His goal: Use wild accusations and a few minor cases to draft legislation for Republican legislators and governors to prevent those who will likely vote Democratic from registering and voting. Require birth certificates or passports, refuse student photo IDs and find voters who have moved but not canceled their previous registration and deny them a vote. According to the National Conference of State Legislatures, 34 states now have restrictive voter ID laws. If Kobach and Trump have their way, more restrictions are in store.

The courts have thrown out some portions of the more absurd state laws that were clumsily written or outright discriminatory. In North Carolina, the appeals court went so far as to assert that “the new provisions target African-Americans with almost surgical precision.” But that has not stopped Kobach and many Republican state legislators from trying to draft new laws to prevent citizens from casting a ballot.

In Texas, they passed a law stating you can vote with a concealed weapons permit – but not a student ID at the University of Texas. Wisconsin passed legislation denying 300,000 registered voters the right to vote. Other states have severely reduced early voting, done away with same day registration and reduced the number of voting stations.

According to the Brennan Center for Justice, there is a serious threat currently underway in 2017. “Overall, at least 99 bills to restrict access to registration and voting have been introduced in 31 states. Thirty-five such bills saw significant legislative action (meaning they have at least been approved at the committee level or beyond) in 17 states.”

But why push ahead if there is so little evidence of voter fraud?

In all of Kansas, Kobach found nine people, that’s it – nine people – who had some sort of problem. So, I guess he is going to take his great success over the last six years and go national with it, proving in the end, that there is no there, there. The Kansas City Star called Kobach the “Javert of voter fraud,” referring to the famous character from “Les Miserables” who pursued Jean Valjean for the theft of a loaf of bread.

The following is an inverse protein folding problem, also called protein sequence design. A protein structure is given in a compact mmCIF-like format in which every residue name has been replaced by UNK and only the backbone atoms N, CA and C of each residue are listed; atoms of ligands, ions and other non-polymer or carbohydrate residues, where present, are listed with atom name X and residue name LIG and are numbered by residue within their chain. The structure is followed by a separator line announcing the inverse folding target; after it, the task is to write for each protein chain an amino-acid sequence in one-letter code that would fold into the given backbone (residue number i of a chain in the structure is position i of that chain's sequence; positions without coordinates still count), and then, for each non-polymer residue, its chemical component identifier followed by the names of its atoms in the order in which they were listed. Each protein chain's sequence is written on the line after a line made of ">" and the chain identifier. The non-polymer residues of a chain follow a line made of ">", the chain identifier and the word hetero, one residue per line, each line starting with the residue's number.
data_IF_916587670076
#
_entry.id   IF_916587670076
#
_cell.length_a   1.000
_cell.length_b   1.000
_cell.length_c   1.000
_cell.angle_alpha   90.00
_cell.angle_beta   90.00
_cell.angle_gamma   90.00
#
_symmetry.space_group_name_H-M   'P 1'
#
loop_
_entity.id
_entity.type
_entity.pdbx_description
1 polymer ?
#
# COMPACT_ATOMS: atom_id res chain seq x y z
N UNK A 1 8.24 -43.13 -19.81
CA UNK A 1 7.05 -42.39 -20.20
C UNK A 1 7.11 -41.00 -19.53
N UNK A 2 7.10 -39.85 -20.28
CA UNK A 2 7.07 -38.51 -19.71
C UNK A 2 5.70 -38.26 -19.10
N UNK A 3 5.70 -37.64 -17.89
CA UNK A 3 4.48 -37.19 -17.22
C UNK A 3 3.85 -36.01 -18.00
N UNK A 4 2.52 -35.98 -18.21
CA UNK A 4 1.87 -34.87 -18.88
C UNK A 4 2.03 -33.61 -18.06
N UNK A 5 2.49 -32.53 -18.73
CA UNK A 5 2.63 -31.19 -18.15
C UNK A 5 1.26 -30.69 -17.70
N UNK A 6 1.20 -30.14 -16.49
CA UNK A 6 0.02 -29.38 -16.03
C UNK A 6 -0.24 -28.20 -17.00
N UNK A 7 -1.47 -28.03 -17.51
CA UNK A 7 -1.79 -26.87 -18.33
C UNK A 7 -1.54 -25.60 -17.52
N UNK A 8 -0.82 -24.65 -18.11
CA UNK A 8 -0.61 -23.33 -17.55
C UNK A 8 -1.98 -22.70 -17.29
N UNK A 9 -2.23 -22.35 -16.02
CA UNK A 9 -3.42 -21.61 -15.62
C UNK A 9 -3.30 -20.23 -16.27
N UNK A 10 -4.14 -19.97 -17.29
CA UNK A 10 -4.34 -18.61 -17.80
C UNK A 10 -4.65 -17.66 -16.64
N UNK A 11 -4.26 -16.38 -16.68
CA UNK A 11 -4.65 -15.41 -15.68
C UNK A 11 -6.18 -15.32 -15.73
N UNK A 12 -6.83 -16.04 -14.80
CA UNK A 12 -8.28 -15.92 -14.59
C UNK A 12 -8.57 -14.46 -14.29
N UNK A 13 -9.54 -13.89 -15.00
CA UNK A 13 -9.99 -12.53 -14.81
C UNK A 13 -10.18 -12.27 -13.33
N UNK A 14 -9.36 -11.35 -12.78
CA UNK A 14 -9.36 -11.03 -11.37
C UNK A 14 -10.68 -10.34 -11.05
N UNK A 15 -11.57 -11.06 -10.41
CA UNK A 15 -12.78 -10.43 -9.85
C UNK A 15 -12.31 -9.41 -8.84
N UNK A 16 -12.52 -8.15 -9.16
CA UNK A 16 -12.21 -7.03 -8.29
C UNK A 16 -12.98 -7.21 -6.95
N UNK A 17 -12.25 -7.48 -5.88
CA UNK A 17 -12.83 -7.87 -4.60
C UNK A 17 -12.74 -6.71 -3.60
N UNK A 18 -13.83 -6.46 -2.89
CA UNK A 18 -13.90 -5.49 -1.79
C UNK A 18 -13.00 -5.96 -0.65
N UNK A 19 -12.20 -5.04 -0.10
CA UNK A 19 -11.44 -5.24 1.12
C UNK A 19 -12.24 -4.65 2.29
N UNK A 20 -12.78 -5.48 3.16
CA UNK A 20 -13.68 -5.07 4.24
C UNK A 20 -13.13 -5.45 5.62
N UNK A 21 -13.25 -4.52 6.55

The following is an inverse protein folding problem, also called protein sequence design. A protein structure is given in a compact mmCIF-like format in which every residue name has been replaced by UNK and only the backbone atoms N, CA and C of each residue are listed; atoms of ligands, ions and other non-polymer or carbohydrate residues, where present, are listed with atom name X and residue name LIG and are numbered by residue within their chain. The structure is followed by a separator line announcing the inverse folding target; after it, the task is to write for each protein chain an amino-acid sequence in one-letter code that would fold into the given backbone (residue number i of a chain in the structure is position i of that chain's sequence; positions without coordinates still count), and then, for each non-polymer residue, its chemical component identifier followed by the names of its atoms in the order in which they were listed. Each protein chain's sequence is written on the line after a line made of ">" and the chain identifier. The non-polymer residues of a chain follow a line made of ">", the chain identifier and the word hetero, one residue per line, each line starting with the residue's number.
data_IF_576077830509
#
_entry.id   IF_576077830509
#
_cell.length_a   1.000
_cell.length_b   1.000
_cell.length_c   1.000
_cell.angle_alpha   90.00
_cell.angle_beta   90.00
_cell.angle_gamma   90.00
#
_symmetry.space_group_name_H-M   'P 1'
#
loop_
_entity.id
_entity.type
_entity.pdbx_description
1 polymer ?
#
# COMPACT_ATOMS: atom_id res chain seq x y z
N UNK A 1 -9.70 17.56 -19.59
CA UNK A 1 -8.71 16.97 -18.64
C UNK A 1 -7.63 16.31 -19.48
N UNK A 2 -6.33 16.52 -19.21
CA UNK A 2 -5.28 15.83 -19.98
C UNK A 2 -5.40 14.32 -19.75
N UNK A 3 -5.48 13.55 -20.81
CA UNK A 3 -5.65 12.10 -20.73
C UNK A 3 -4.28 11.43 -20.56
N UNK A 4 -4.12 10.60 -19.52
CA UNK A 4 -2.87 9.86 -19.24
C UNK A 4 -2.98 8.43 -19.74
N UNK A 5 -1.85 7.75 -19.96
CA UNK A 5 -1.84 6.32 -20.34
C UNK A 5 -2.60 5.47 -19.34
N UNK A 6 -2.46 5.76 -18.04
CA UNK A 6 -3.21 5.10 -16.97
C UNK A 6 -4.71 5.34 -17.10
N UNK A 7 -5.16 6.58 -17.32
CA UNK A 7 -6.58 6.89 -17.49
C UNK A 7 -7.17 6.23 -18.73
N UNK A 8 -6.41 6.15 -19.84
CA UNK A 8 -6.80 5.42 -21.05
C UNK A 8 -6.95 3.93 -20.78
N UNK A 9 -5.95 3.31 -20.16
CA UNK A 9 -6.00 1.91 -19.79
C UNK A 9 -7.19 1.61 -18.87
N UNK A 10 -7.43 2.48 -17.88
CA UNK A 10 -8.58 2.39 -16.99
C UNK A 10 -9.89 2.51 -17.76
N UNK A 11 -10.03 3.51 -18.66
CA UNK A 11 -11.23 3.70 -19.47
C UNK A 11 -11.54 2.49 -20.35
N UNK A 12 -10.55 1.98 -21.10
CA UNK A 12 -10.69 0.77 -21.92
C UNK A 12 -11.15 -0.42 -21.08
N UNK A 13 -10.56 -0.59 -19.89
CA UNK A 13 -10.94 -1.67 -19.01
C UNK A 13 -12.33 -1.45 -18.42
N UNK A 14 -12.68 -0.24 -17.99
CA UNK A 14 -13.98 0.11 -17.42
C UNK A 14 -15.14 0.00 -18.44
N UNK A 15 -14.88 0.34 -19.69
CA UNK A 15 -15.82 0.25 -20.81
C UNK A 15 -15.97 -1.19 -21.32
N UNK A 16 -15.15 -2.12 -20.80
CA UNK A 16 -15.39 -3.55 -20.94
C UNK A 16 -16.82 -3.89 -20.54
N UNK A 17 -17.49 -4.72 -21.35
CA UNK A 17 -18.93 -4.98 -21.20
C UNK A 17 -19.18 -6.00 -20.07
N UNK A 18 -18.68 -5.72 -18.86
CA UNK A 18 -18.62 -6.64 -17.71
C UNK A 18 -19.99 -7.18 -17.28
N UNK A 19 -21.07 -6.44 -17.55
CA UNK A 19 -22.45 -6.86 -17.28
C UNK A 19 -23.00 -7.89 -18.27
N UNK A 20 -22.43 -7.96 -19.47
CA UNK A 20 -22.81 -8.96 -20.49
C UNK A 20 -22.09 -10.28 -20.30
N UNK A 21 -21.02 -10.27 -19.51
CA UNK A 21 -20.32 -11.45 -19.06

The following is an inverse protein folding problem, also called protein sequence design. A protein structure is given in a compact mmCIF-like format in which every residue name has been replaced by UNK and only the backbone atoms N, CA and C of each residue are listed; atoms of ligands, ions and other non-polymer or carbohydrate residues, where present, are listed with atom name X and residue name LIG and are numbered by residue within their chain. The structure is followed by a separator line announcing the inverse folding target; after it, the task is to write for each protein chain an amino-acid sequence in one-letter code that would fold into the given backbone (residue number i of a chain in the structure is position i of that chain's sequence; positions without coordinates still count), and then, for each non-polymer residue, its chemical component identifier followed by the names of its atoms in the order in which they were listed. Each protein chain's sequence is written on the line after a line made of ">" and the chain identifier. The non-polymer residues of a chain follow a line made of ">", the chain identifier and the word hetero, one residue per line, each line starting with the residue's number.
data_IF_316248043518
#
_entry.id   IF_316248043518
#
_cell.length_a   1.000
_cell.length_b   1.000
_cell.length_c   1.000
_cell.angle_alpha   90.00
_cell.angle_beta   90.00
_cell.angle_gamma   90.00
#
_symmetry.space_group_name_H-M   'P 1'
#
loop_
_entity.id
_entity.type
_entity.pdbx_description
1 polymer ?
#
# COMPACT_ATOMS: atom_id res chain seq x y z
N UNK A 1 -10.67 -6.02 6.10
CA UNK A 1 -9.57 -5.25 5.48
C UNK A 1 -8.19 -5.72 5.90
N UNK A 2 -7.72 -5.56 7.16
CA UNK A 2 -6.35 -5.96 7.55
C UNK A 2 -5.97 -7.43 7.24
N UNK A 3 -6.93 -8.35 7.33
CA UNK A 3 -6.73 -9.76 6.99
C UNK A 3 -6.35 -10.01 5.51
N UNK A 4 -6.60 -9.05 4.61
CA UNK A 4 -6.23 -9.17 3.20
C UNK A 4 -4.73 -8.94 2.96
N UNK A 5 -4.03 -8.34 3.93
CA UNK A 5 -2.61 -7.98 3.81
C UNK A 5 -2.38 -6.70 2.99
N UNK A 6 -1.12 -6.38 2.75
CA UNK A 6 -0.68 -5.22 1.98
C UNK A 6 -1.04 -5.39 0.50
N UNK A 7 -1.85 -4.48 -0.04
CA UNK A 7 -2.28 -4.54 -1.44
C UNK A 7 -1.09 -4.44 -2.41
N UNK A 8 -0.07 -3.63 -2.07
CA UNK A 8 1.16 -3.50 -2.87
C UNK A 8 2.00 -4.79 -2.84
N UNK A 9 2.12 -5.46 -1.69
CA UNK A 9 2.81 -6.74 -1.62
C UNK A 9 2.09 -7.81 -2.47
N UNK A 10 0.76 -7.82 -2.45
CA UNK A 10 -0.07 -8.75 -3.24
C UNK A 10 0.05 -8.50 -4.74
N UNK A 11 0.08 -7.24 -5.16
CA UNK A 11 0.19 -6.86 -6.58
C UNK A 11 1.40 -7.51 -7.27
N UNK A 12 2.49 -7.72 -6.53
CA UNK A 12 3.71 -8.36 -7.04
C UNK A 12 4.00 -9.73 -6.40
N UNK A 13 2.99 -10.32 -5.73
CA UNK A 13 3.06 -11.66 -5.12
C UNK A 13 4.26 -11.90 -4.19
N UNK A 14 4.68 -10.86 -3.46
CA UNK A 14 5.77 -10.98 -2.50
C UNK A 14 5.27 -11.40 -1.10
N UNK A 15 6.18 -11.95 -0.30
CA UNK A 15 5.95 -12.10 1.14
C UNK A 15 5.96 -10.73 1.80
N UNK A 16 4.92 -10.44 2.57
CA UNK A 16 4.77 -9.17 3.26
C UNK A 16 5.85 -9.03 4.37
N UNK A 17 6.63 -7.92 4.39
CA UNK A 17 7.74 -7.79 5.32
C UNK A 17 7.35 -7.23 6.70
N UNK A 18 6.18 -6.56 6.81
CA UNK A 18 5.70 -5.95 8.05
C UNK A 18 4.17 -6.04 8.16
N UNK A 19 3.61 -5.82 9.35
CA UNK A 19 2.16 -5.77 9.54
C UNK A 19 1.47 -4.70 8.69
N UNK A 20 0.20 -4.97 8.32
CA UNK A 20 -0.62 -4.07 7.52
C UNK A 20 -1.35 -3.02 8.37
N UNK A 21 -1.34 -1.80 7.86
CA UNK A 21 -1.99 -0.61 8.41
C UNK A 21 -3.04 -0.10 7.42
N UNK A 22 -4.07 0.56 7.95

The reason for pursuing voter fraud, of course, is that it pays serious political dividends, especially in close elections like this past year’s presidential campaign. A recent analysis of the 2016 election published in the Washington Post by Bernard Fraga, Sean McElwee, Jesse Rhodes and Brian Schaffner indicated that a depressed black vote and increased white vote likely made a decisive difference in three critical states – Pennsylvania, Michigan and Wisconsin. A win by Clinton in those states would have given her the presidency. When they calculated the change from 2012 to 2016, they found an increase in the white vote in Pennsylvania of 5.2 percent and a decrease in the black vote of 2.1 percent. In Wisconsin the black drop-off was 12.3 percent, Michigan was 12.4 percent. Even North Carolina was 7.1 percent and Ohio 7.5 percent, though the margins for Trump were wider in those states.

Republicans get this: Depress African-American turnout, and you can win. Depress the Hispanic turnout, and you can win. Depress the under-35 group turnout, and you can win.

Kobach is not a stupid man. He is not a simplistic demagogue. He graduated summa cum laude from Harvard, earned a Ph.D. from Oxford and graduated from Yale Law School. He may be very ambitious, and he may be riding this horse to national prominence, but he knows what he’s doing. Writing this movement off to unsophisticated wrongheadedness would be a serious mistake.

That is why it is all the more appalling that Kobach is heading up what the Trump administration is calling the Commission on Election Integrity. There is no integrity here. There is no effort to expand and enhance voter participation in American politics. There is no effort to play fair, to play by reasonable rules, to bring more people to the polls. The evidence is clear on voter suppression versus voter fraud: Fraud is practically non-existent, suppression is on the move.

As I learned on the Little League ball field, winning isn’t everything, the ends don’t always justify the means and, more basically, you don’t cheat. Democracy is at stake here, and anyone who cares about our system, Republican or Democrat, should be vocal and do their damnedest to stop it.